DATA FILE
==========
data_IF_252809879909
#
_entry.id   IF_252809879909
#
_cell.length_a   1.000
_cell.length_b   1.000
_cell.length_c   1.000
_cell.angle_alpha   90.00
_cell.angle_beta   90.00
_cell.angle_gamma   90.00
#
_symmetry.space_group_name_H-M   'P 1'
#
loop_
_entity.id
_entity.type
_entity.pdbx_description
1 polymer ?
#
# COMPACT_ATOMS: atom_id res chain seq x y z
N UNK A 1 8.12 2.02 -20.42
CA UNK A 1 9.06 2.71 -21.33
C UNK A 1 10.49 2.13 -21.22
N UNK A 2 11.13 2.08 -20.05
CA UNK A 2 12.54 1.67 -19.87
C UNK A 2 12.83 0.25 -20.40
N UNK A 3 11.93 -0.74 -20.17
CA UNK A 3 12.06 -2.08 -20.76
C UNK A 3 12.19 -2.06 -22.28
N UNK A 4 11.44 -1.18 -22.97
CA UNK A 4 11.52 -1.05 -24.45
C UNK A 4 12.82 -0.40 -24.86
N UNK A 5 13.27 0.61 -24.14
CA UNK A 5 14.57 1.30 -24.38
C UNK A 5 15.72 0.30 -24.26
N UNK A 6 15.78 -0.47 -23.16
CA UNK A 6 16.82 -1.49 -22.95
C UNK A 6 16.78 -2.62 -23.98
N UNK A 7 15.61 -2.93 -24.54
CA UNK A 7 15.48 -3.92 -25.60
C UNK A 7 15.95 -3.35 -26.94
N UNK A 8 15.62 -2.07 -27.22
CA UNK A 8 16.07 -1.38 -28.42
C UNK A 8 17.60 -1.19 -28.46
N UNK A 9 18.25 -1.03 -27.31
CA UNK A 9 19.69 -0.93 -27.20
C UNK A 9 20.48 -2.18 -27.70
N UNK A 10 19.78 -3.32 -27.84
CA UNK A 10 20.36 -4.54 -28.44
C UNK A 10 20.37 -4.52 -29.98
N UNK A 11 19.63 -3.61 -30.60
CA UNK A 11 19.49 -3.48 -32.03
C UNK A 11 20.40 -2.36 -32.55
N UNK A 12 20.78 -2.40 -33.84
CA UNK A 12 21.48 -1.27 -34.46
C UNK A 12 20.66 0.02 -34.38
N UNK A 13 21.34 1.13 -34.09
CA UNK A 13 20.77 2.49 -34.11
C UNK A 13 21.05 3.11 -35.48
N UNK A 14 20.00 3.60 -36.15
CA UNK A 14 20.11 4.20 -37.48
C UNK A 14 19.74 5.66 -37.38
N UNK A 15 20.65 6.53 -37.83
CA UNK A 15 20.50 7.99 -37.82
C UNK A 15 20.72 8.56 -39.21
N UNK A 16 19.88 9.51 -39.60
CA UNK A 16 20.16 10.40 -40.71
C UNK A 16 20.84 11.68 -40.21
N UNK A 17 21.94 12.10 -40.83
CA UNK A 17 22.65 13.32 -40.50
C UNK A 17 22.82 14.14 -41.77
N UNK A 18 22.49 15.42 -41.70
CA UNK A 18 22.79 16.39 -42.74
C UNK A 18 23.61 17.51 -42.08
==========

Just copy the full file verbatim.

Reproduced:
data_IF_252809879909
#
_entry.id   IF_252809879909
#
_cell.length_a   1.000
_cell.length_b   1.000
_cell.length_c   1.000
_cell.angle_alpha   90.00
_cell.angle_beta   90.00
_cell.angle_gamma   90.00
#
_symmetry.space_group_name_H-M   'P 1'
#
loop_
_entity.id
_entity.type
_entity.pdbx_description
1 polymer ?
#
# COMPACT_ATOMS: atom_id res chain seq x y z
N UNK A 1 8.12 2.02 -20.42
CA UNK A 1 9.06 2.71 -21.33
C UNK A 1 10.49 2.13 -21.22
N UNK A 2 11.13 2.08 -20.05
CA UNK A 2 12.54 1.67 -19.87
C UNK A 2 12.83 0.25 -20.40
N UNK A 3 11.93 -0.74 -20.17
CA UNK A 3 12.06 -2.08 -20.76
C UNK A 3 12.19 -2.06 -22.28
N UNK A 4 11.44 -1.18 -22.97
CA UNK A 4 11.52 -1.05 -24.45
C UNK A 4 12.82 -0.40 -24.86
N UNK A 5 13.27 0.61 -24.14
CA UNK A 5 14.57 1.30 -24.38
C UNK A 5 15.72 0.30 -24.26
N UNK A 6 15.78 -0.47 -23.16
CA UNK A 6 16.82 -1.49 -22.95
C UNK A 6 16.78 -2.62 -23.98
N UNK A 7 15.61 -2.93 -24.54
CA UNK A 7 15.48 -3.92 -25.60
C UNK A 7 15.95 -3.35 -26.94
N UNK A 8 15.62 -2.07 -27.22
CA UNK A 8 16.07 -1.38 -28.42
C UNK A 8 17.60 -1.19 -28.46
N UNK A 9 18.25 -1.03 -27.31
CA UNK A 9 19.69 -0.93 -27.20
C UNK A 9 20.48 -2.18 -27.70
N UNK A 10 19.78 -3.32 -27.84
CA UNK A 10 20.36 -4.54 -28.44
C UNK A 10 20.37 -4.52 -29.98
N UNK A 11 19.63 -3.61 -30.60
CA UNK A 11 19.49 -3.48 -32.03
C UNK A 11 20.40 -2.36 -32.55
N UNK A 12 20.78 -2.40 -33.84
CA UNK A 12 21.48 -1.27 -34.46
C UNK A 12 20.66 0.02 -34.38
N UNK A 13 21.34 1.13 -34.09
CA UNK A 13 20.77 2.49 -34.11
C UNK A 13 21.05 3.11 -35.48
N UNK A 14 20.00 3.60 -36.15
CA UNK A 14 20.11 4.20 -37.48
C UNK A 14 19.74 5.66 -37.38
N UNK A 15 20.65 6.53 -37.83
CA UNK A 15 20.50 7.99 -37.82
C UNK A 15 20.72 8.56 -39.21
N UNK A 16 19.88 9.51 -39.60
CA UNK A 16 20.16 10.40 -40.71
C UNK A 16 20.84 11.68 -40.21
N UNK A 17 21.94 12.10 -40.83
CA UNK A 17 22.65 13.32 -40.50
C UNK A 17 22.82 14.14 -41.77
N UNK A 18 22.49 15.42 -41.70
CA UNK A 18 22.79 16.39 -42.74
C UNK A 18 23.61 17.51 -42.08